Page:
Yesterday I was on the bus fuming about having too much work to do in too little time. "This is not surrendering patiently," I thought. Then I started wondering what I mean by patience.
Does patience mean I don't complain? Does patience mean I don't feel distressed? (I check the dictionary.) Well, shoot, that IS what patience means: "the bearing of provocation, annoyance, misfortune, or pain, without complaint, loss of temper, irritation, or the like."
Honestly, that doesn't sound like me. I am tempted to wiggle out of it… To choose another word. I have chosen these promises to expand, rather than continue, who I am.
What is the kate-ish road to patience?

When I am feeling as I did yesterday, I need to take time for a break… For breathing… Maybe even put the work aside and go out of the office for a talk with myself. I carry my wise self within me, but my prideful-monster-mind is louder and faster.

Like the old advice to count to 10 before saying something unfortunate, I need to leave myself space to recognize and process the emotions moving through me.
I go forward into the next week with two assignments:
  •  Continue to surrender to everything.
  •  Take a 10 breath* break whenever I feel the monsters rising.
* I fear that 10 breaths will take too long. I fear that if I cut it to four, I will rush. Even aiming for 10 will be helpful.

Friday, February 3, 2012

What do I want to learn about patients surrender?

My kind promise for February is to "surrender patiently."

I've written elsewhere about surrender and the difference between  giving in and giving up. Why did this promise call to me? What more do I want to learn about surrender?

I'm sure this is a response to my increasing difficulty with my hands. It is harder, these days, to accomplish the things I want to do. It doesn't take long for me to find myself in snarling frustration.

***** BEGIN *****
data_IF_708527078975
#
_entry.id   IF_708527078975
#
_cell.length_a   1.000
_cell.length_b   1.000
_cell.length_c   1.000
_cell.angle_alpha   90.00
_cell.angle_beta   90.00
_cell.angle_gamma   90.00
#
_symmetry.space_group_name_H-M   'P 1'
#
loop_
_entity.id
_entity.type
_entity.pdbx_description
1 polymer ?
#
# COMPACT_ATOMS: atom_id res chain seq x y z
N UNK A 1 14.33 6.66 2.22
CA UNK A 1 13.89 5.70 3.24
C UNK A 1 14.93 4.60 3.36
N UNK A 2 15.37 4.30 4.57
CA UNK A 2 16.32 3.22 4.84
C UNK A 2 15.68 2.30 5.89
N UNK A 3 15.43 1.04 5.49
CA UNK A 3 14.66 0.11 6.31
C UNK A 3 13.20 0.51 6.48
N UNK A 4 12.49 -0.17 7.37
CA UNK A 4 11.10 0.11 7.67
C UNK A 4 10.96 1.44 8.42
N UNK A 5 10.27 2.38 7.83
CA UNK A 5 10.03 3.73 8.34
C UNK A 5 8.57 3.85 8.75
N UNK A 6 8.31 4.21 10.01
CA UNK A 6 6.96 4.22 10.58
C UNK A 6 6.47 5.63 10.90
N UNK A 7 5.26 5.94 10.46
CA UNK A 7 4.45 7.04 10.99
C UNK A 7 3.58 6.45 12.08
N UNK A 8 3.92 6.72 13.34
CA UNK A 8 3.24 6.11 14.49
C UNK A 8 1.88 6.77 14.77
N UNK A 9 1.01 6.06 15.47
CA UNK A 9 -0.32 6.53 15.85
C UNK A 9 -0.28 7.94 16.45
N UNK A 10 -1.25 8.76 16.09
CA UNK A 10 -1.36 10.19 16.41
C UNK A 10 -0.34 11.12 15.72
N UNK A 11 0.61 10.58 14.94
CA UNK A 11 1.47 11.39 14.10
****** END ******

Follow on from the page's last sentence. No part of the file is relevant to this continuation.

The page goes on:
I want to practice surrender more frequently as a first instinct rather than a last resort. Too often, I try and try and try to get it done and, when something proves too difficult for me or the universe seems to rally against my effort, I surrender.

I had an interesting conversation last night with Sam Jasmin, radio host of Disabled and Proud. We talked about stubbornness and it's pros and cons. She's right that I accomplish more because of my stubborn streak. Unfortunately, I am not as nice to be around because of my stubborn streak.

I want to keep my determination and persistence but lose the short tempered meanness that seems to come with it. How would this be possible?

Off-the-top-of-my-head ideas:

  1. Take a calming breath between each effort."
    I seem to have spent the last six months retraining myself to breathe. Such a simple thing, yet I have been unconscious of it for most of my life. Now I am consciously trying to build a breath-calm-joy connection.
  2. Try three times and then (A) ask for help or (B) take a break or (C) reconsider.
    Maybe putting limits on my effort will also put limits on the escalation of my upset. This is definitely an experiment.
  3. Use "the next moment may also be a surprise."
    I discovered, during "forgiveness month" that my expectations do not serve me well. Maybe the same thing is happening here. My poor nerves are having trouble carrying signals. Why should I expect my hands to be adept? Acknowledging uncertainty may be a help.
  4. Try "everything belongs."
    In my philosophy/theology the universe is a stunning harmony, a whole. What we see as imperfect is part of that harmony. Everything belongs. This allows me, my increasingly dysfunctional hands, the ways I am clumsy and even my snarling frustration to belong. I need to remember that and be compassionate.

Oldie that I am, I can't help thinking of this song when I am thinking about surrender. Maybe singing a chorus or two will soften the brittleness.